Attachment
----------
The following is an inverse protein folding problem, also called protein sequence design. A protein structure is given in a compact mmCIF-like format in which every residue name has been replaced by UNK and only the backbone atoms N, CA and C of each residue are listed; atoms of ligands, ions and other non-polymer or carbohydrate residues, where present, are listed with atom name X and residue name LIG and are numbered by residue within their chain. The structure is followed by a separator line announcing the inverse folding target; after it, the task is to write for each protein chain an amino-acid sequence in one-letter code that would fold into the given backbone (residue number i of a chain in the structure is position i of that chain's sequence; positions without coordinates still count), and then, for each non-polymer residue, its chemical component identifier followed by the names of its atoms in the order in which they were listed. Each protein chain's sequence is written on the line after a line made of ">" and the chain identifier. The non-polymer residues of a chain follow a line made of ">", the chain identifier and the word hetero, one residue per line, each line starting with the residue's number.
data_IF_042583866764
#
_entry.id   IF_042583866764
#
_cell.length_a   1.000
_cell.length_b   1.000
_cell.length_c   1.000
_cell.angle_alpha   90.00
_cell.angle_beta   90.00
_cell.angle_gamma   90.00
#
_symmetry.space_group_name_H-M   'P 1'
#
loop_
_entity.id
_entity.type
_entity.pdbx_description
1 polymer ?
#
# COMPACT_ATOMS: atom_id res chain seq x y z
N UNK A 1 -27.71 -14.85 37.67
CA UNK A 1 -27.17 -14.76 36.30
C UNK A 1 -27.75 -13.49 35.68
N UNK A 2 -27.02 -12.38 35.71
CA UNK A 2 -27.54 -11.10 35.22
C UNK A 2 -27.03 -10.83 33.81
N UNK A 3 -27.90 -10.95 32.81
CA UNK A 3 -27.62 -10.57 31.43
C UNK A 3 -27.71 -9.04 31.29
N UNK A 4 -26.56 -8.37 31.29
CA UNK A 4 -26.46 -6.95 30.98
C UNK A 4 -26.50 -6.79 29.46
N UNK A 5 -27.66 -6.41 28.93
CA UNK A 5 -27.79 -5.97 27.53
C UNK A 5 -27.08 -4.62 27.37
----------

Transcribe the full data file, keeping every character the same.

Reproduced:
The following is an inverse protein folding problem, also called protein sequence design. A protein structure is given in a compact mmCIF-like format in which every residue name has been replaced by UNK and only the backbone atoms N, CA and C of each residue are listed; atoms of ligands, ions and other non-polymer or carbohydrate residues, where present, are listed with atom name X and residue name LIG and are numbered by residue within their chain. The structure is followed by a separator line announcing the inverse folding target; after it, the task is to write for each protein chain an amino-acid sequence in one-letter code that would fold into the given backbone (residue number i of a chain in the structure is position i of that chain's sequence; positions without coordinates still count), and then, for each non-polymer residue, its chemical component identifier followed by the names of its atoms in the order in which they were listed. Each protein chain's sequence is written on the line after a line made of ">" and the chain identifier. The non-polymer residues of a chain follow a line made of ">", the chain identifier and the word hetero, one residue per line, each line starting with the residue's number.
data_IF_042583866764
#
_entry.id   IF_042583866764
#
_cell.length_a   1.000
_cell.length_b   1.000
_cell.length_c   1.000
_cell.angle_alpha   90.00
_cell.angle_beta   90.00
_cell.angle_gamma   90.00
#
_symmetry.space_group_name_H-M   'P 1'
#
loop_
_entity.id
_entity.type
_entity.pdbx_description
1 polymer ?
#
# COMPACT_ATOMS: atom_id res chain seq x y z
N UNK A 1 -27.71 -14.85 37.67
CA UNK A 1 -27.17 -14.76 36.30
C UNK A 1 -27.75 -13.49 35.68
N UNK A 2 -27.02 -12.38 35.71
CA UNK A 2 -27.54 -11.10 35.22
C UNK A 2 -27.03 -10.83 33.81
N UNK A 3 -27.90 -10.95 32.81
CA UNK A 3 -27.62 -10.57 31.43
C UNK A 3 -27.71 -9.04 31.29
N UNK A 4 -26.56 -8.37 31.29
CA UNK A 4 -26.46 -6.95 30.98
C UNK A 4 -26.50 -6.79 29.46
N UNK A 5 -27.66 -6.41 28.93
CA UNK A 5 -27.79 -5.97 27.53
C UNK A 5 -27.08 -4.62 27.37